7. Salvadoran Literature in the US

Click for schedule and registration links

Inclusion through design
Inclusion through design: The intersectionality  between design, usability, and accessibility

9:00 a.m. - 10:00 a.m.
Host: Stacy Ford, Universal Design Center Coordinator | Accessible Technology Coordinator | stacy.ford@montgomerycollege.edu
Co-Host: Andrew Scheppler

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Does the design matter? Come and explore how design can help or hinder people from using or accessing content. We engage with digital and print visual content every day, but do we know why or how to communicate why it is hard to use or read? Unpack these barriers and explore how to make content to be usable by more people.

Sponsor: Universal Design Center


Exploring English Dialect and Slang from England, Wales, and the Channel Islands
Ginnels, Snickets, Twittens and Vennels: Exploring English Dialect and Slang from England, Wales, and the Channel Islands

10:00 a.m. - 11:15 a.m.
Host: James Murray, Professor, English Language for Academic Purposes | james.murray@montgomerycollege.edu
Co-Host: Elizabeth Schlackman, MC Library

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Jonnie Robinson, dialectologist and Lead Curator of Spoken English at the British Library, works to promote and validate diverse dialects. He has worked on two prestigious nationwide [U.K.] surveys of vernacular English: the Survey of English Dialects and BBC Voices. He co-curated the British Library's 2010 exhibition, Evolving English: One Language, Many Voices and created the British Accents and Dialects website. Mr. Robinson will present highlights from his latest work, A Thesaurus of English Dialect and Slang (Cambridge UP, 2021). The project documents the linguistic landscape of England, Wales, and the Channel Islands and provides information about each term's origins, location and the social distribution of its users. This presentation will not be recorded."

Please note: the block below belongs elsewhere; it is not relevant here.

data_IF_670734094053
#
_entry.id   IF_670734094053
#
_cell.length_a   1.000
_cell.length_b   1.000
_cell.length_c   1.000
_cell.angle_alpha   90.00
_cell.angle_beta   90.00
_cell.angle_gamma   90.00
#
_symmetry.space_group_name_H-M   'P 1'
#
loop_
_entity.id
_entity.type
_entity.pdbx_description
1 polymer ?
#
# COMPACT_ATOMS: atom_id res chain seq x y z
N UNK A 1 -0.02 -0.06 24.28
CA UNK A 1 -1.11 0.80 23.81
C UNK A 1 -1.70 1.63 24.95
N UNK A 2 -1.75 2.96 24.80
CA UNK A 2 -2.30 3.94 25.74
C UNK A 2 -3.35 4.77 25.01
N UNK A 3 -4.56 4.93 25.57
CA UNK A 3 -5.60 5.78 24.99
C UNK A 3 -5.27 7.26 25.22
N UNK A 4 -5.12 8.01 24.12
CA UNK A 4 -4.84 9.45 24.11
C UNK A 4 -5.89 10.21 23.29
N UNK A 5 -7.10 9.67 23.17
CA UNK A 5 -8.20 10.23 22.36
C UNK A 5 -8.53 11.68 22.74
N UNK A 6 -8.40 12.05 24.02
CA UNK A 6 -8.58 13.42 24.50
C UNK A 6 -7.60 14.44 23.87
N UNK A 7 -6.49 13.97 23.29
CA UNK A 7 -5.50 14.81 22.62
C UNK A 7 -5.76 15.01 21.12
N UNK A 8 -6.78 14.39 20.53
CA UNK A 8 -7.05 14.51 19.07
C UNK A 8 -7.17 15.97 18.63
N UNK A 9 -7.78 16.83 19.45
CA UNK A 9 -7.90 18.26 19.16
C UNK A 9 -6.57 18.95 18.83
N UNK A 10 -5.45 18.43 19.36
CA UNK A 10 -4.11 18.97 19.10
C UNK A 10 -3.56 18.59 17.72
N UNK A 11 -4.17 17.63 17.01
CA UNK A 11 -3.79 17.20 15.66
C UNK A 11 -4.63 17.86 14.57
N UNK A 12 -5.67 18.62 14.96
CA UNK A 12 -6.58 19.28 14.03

Recommended media: 
British Library: Selected recordings of music, spoken word, and human and natural environmentnew window
British Library: British accents and dialectsnew window

Sponsors: This event is sponsored by the MC Library, Global Humanities Institute, English Language for Academic Purposes, Linguistics, and Communication Studies


Linguistic Diversity: Global Englishes
Linguistic Diversity: Global Englishes​

11:30 a.m. - 12:30 p.m.
Host:
Karyn Brown, Instructional Associate at the Writing, Reading, and Language Center on the Rockville Campus | karyn.brown@montgomerycollege.edu
Co-Host:
Jason Youngkin

Register Now